Dermal papillae

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Dermal papillae
Skin.png
Dermal papilla labeled at top
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Papilla of the hand, treated with acetic acid. Magnified 350 times.

A. Side view of a papilla of the hand.
a. Cortical layer.
b. Tactile corpuscle.
c. Small nerve of the papilla, with neurolemma.
d. Its two nervous fibers running in spiral coils around the tactile corpuscle.
e. Apparent termination of one of these fibers.

B. Tactile papilla seen from above so as to show its transverse section.
a. Cortical layer.
b. Nerve fiber.
c. Outer layer of the tactile body, with nuclei.
d. Clear interior substance.
Latin papillae dermis
Code TH H3.12.00.1.03003

In the human skin, the dermal papillae (DP) (singular papilla, diminutive of Latin papula, 'pimple') are small, nipple-like extensions (or interdigitations) of the dermis into the epidermis. At the surface of the skin in hands and feet, they appear as epidermal or papillary ridges (colloquially known as fingerprints).

Blood vessels in the dermal papillae nourish all hair follicles and bring nutrients and oxygen to the lower layers of epidermal cells. The pattern of ridges they produce in hands and feet are partly genetically determined features that develop before birth. They remain substantially unaltered (except in size) throughout life, and therefore determine the patterns of fingerprints, making them useful in certain functions of personal identification. [1]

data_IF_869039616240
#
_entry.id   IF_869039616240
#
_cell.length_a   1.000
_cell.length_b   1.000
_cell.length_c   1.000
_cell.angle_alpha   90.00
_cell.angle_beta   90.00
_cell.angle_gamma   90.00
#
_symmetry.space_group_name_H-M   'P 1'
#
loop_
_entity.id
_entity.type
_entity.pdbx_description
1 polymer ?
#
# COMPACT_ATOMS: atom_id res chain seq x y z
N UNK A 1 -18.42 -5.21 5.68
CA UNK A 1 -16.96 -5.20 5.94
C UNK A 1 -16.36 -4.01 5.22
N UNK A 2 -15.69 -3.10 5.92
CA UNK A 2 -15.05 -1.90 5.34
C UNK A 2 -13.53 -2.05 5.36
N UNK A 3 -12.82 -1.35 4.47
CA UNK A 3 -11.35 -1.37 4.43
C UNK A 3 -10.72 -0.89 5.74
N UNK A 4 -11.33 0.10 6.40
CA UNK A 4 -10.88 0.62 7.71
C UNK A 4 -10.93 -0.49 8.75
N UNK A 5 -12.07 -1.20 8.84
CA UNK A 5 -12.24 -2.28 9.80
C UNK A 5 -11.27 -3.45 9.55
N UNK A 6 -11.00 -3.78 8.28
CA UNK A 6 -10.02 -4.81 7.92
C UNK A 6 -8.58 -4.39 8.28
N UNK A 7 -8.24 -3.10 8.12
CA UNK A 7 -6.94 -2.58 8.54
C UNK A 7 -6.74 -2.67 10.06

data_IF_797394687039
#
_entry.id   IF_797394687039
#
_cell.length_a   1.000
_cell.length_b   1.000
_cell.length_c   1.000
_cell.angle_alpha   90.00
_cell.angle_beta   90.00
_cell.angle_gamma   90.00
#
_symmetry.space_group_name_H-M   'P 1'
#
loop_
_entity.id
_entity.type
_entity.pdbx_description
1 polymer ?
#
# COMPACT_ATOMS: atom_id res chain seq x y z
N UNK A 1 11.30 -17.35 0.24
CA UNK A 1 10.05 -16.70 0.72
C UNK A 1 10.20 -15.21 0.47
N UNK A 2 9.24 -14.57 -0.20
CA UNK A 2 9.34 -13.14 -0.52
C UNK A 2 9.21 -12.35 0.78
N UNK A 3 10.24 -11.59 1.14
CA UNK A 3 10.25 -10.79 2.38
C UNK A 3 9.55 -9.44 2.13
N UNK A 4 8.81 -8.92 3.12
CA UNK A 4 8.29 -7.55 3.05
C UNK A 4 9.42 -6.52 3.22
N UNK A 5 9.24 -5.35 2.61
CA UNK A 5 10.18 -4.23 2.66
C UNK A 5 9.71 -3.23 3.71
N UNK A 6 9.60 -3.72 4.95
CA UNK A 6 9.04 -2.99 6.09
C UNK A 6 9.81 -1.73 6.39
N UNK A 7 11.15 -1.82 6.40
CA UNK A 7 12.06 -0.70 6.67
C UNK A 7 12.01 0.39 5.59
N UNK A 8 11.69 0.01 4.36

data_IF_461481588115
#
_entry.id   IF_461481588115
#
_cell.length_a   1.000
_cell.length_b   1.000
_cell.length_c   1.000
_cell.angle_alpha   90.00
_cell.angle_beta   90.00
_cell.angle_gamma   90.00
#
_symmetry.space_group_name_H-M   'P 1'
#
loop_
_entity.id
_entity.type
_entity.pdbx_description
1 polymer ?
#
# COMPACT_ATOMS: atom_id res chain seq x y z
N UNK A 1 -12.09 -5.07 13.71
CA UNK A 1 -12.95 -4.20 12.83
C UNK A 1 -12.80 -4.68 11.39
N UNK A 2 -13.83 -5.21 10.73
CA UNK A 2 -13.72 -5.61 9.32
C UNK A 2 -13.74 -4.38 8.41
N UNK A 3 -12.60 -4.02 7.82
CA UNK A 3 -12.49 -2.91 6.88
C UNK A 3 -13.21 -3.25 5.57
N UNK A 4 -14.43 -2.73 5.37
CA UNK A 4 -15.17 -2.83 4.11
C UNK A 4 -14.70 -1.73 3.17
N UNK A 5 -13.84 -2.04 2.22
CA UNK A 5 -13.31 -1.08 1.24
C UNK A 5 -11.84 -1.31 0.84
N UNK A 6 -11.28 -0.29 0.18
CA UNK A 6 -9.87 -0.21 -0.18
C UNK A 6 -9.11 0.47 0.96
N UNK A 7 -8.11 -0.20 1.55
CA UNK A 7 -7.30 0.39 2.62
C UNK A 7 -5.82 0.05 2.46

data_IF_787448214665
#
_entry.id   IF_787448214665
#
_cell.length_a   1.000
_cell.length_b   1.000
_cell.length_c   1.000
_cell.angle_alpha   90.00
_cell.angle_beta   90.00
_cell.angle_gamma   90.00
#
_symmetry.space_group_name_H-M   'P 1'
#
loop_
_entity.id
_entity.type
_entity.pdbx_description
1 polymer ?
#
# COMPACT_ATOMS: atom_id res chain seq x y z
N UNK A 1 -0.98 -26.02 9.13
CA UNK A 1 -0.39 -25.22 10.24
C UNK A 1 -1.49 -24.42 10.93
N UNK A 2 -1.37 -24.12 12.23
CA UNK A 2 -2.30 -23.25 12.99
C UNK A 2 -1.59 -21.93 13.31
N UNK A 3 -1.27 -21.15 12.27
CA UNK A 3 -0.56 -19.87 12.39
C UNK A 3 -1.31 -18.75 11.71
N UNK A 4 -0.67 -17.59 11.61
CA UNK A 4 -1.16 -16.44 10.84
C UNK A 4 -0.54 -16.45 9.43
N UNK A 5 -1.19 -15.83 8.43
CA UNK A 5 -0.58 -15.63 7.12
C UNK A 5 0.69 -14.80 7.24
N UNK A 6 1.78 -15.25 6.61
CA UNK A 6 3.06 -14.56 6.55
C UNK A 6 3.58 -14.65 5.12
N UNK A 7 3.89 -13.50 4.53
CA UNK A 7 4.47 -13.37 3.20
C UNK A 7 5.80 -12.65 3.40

The dermal papillae are part of the uppermost layer of the dermis, the papillary dermis, and the ridges they form greatly increase the surface area between the dermis and epidermis. Because the main function of the dermis is to support the epidermis, this greatly increases the exchange of oxygen, nutrients, and waste products between these two layers. Additionally, the increase in surface area prevents the dermal and epidermal layers from separating from each other by strengthening the junction between them. With age, the papillae tend to flatten and sometimes increase in number. [2]

Dermal papillae also play a pivotal role in hair formation, growth and cycling. [3]

In mucous membranes, the equivalent structures to dermal papillae are generally termed "connective tissue papillae", which interdigitate with the rete pegs of the superficial epithelium.

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References[edit]

  1. ^ "Dermal papillae". Probert Encyclopaedia. Retrieved February 2010. 
  2. ^ "Friction Skin". Ridges and Furrows. Retrieved February 2010. 
  3. ^ Lin, Chang-min et al. (October 2008). "Microencapsulated human hair dermal papilla cells: a substitute for dermal papilla?". Archives of Dermatological Research (Springer) 300 (9): 531–535. doi:10.1007/s00403-008-0852-3. 

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